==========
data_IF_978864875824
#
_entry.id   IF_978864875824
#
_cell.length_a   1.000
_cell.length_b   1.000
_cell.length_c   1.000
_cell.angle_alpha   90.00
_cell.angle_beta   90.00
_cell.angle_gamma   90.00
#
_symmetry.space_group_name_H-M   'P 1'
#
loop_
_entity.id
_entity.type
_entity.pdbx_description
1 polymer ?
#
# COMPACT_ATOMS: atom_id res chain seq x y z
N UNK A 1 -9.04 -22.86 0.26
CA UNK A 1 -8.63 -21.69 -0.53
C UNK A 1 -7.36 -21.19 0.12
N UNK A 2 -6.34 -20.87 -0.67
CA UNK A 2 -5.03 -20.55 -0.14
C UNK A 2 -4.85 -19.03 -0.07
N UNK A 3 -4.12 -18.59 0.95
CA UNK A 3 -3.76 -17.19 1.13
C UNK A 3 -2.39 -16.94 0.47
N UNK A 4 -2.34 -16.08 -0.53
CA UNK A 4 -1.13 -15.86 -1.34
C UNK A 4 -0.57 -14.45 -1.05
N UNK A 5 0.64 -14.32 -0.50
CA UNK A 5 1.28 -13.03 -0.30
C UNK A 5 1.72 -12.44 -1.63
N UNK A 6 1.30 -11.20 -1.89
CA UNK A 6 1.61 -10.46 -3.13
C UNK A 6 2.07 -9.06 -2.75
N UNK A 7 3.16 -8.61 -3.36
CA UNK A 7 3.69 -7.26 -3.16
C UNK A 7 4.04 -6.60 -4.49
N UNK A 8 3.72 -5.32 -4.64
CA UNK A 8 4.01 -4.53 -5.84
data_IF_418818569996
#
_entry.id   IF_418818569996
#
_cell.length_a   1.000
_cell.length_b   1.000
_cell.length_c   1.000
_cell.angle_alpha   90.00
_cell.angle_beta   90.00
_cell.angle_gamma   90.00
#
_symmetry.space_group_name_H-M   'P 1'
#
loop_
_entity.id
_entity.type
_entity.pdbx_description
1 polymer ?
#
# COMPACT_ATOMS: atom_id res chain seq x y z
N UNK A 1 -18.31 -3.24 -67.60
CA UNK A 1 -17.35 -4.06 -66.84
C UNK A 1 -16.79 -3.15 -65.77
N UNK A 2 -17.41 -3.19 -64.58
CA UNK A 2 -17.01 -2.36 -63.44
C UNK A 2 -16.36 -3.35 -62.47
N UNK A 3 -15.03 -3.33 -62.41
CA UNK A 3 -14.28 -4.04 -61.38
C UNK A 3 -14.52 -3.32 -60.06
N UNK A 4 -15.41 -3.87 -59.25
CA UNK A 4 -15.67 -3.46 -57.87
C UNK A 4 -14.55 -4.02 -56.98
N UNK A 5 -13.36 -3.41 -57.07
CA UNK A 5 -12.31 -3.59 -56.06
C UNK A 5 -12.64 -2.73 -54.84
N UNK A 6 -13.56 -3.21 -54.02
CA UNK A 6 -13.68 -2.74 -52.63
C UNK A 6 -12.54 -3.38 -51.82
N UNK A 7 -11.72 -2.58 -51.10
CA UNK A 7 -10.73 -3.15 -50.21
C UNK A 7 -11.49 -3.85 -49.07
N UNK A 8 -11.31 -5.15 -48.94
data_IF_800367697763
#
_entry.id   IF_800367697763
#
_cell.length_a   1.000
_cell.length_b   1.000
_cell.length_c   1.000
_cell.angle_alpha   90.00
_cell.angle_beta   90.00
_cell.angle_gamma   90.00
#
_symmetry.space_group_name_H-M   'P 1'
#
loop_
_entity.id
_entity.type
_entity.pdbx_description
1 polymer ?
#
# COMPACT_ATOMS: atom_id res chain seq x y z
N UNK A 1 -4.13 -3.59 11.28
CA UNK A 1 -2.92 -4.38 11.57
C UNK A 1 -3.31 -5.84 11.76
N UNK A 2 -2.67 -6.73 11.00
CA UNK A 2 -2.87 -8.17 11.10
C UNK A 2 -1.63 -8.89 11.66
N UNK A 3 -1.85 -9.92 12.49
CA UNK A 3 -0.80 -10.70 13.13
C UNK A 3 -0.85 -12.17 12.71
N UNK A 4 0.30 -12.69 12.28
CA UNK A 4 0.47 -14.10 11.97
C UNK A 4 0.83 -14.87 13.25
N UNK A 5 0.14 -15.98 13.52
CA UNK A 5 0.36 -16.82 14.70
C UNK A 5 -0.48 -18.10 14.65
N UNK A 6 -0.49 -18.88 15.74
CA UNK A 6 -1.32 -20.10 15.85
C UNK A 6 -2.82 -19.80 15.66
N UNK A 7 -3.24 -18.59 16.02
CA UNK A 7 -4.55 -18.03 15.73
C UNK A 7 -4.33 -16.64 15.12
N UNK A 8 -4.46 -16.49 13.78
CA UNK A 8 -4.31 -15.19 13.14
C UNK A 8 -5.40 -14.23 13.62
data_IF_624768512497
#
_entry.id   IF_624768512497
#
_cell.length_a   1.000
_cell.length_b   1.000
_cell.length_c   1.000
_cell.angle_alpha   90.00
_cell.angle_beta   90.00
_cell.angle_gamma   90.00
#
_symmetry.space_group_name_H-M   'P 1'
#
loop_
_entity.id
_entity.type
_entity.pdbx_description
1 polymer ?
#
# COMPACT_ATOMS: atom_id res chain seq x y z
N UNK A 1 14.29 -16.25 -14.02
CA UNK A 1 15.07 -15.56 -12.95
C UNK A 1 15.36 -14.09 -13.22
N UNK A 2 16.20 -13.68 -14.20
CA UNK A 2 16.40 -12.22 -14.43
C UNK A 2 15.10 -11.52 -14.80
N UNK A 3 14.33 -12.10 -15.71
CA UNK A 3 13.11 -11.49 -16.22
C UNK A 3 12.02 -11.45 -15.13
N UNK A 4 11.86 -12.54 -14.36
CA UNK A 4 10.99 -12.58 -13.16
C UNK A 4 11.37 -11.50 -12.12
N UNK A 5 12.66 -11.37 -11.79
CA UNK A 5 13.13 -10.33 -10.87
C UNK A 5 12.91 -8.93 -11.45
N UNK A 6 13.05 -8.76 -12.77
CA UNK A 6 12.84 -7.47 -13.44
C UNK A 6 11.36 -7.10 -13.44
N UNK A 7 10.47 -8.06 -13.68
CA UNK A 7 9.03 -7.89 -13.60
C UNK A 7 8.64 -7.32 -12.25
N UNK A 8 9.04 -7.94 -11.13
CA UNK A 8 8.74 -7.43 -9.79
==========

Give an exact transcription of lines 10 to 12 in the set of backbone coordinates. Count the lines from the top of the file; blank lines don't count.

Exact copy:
_cell.angle_gamma   90.00
#
_symmetry.space_group_name_H-M   'P 1'